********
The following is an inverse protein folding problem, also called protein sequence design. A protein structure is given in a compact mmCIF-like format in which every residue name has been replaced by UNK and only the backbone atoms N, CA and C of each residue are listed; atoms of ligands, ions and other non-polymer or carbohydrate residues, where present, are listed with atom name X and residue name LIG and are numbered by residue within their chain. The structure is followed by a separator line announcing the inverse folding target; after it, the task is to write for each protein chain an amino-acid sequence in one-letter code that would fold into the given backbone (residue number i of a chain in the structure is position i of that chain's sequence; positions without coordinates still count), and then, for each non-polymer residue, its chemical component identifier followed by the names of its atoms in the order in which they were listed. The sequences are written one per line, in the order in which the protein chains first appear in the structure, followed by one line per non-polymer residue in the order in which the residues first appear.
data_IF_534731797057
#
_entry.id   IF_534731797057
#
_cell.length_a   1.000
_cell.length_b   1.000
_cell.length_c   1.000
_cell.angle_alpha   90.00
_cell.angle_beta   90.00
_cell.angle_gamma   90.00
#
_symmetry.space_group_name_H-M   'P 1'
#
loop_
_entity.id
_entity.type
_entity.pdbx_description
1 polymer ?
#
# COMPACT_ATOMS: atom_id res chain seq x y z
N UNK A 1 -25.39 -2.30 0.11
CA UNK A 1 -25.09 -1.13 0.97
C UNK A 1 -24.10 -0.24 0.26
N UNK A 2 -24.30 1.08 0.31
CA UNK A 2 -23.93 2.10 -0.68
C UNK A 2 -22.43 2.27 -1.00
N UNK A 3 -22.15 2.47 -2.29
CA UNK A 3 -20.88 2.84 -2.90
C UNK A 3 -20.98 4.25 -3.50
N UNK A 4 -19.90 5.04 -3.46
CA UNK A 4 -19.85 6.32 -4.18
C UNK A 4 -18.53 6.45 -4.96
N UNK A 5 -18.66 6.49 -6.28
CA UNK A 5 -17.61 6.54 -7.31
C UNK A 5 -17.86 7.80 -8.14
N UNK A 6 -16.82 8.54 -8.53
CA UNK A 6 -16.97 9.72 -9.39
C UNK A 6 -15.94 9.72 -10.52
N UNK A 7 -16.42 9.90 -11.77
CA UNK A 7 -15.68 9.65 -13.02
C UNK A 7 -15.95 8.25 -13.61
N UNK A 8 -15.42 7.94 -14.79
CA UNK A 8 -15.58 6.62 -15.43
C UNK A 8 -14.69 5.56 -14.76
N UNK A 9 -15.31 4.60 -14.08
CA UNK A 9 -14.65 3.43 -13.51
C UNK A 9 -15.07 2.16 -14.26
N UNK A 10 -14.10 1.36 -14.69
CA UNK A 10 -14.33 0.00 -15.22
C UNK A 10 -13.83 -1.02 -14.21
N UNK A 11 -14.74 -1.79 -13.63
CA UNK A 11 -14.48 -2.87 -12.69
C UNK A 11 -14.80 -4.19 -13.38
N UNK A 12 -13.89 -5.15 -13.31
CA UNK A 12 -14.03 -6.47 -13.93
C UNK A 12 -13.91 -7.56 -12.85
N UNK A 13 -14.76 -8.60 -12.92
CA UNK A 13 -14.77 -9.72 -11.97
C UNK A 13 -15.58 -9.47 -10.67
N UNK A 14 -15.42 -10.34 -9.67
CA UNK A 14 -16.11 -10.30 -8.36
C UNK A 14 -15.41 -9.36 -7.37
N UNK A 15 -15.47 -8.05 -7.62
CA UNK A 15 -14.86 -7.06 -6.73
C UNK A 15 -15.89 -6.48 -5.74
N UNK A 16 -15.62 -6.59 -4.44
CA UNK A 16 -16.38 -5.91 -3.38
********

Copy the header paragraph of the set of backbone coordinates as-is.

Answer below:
The following is an inverse protein folding problem, also called protein sequence design. A protein structure is given in a compact mmCIF-like format in which every residue name has been replaced by UNK and only the backbone atoms N, CA and C of each residue are listed; atoms of ligands, ions and other non-polymer or carbohydrate residues, where present, are listed with atom name X and residue name LIG and are numbered by residue within their chain. The structure is followed by a separator line announcing the inverse folding target; after it, the task is to write for each protein chain an amino-acid sequence in one-letter code that would fold into the given backbone (residue number i of a chain in the structure is position i of that chain's sequence; positions without coordinates still count), and then, for each non-polymer residue, its chemical component identifier followed by the names of its atoms in the order in which they were listed. The sequences are written one per line, in the order in which the protein chains first appear in the structure, followed by one line per non-polymer residue in the order in which the residues first appear.